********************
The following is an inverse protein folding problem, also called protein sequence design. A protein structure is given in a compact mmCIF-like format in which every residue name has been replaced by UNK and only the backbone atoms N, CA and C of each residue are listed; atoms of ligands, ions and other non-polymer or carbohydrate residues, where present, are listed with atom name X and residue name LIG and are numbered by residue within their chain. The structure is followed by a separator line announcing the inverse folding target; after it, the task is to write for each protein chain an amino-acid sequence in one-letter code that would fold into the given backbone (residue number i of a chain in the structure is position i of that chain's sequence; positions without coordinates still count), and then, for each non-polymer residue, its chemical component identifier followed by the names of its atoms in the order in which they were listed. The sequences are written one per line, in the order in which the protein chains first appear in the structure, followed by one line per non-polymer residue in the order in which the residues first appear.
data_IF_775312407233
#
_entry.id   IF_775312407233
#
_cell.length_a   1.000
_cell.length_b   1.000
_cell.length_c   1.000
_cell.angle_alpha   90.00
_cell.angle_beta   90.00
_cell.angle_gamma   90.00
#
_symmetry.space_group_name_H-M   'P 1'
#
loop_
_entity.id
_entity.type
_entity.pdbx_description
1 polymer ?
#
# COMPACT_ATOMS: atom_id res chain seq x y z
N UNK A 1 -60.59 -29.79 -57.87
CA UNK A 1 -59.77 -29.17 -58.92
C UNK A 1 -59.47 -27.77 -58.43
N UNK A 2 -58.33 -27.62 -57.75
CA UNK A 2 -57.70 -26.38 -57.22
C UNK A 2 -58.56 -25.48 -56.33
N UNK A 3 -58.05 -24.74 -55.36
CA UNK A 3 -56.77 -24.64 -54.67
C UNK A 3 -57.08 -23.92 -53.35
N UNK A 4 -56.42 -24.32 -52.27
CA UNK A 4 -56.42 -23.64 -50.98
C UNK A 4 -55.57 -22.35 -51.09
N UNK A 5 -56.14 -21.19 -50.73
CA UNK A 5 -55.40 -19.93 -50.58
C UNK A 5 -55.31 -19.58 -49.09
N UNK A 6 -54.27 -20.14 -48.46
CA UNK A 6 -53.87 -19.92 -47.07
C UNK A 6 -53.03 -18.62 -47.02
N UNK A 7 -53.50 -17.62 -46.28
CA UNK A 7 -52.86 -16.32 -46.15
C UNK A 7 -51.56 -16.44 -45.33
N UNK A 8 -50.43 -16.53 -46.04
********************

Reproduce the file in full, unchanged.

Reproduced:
The following is an inverse protein folding problem, also called protein sequence design. A protein structure is given in a compact mmCIF-like format in which every residue name has been replaced by UNK and only the backbone atoms N, CA and C of each residue are listed; atoms of ligands, ions and other non-polymer or carbohydrate residues, where present, are listed with atom name X and residue name LIG and are numbered by residue within their chain. The structure is followed by a separator line announcing the inverse folding target; after it, the task is to write for each protein chain an amino-acid sequence in one-letter code that would fold into the given backbone (residue number i of a chain in the structure is position i of that chain's sequence; positions without coordinates still count), and then, for each non-polymer residue, its chemical component identifier followed by the names of its atoms in the order in which they were listed. The sequences are written one per line, in the order in which the protein chains first appear in the structure, followed by one line per non-polymer residue in the order in which the residues first appear.
data_IF_775312407233
#
_entry.id   IF_775312407233
#
_cell.length_a   1.000
_cell.length_b   1.000
_cell.length_c   1.000
_cell.angle_alpha   90.00
_cell.angle_beta   90.00
_cell.angle_gamma   90.00
#
_symmetry.space_group_name_H-M   'P 1'
#
loop_
_entity.id
_entity.type
_entity.pdbx_description
1 polymer ?
#
# COMPACT_ATOMS: atom_id res chain seq x y z
N UNK A 1 -60.59 -29.79 -57.87
CA UNK A 1 -59.77 -29.17 -58.92
C UNK A 1 -59.47 -27.77 -58.43
N UNK A 2 -58.33 -27.62 -57.75
CA UNK A 2 -57.70 -26.38 -57.22
C UNK A 2 -58.56 -25.48 -56.33
N UNK A 3 -58.05 -24.74 -55.36
CA UNK A 3 -56.77 -24.64 -54.67
C UNK A 3 -57.08 -23.92 -53.35
N UNK A 4 -56.42 -24.32 -52.27
CA UNK A 4 -56.42 -23.64 -50.98
C UNK A 4 -55.57 -22.35 -51.09
N UNK A 5 -56.14 -21.19 -50.73
CA UNK A 5 -55.40 -19.93 -50.58
C UNK A 5 -55.31 -19.58 -49.09
N UNK A 6 -54.27 -20.14 -48.46
CA UNK A 6 -53.87 -19.92 -47.07
C UNK A 6 -53.03 -18.62 -47.02
N UNK A 7 -53.50 -17.62 -46.28
CA UNK A 7 -52.86 -16.32 -46.15
C UNK A 7 -51.56 -16.44 -45.33
N UNK A 8 -50.43 -16.53 -46.04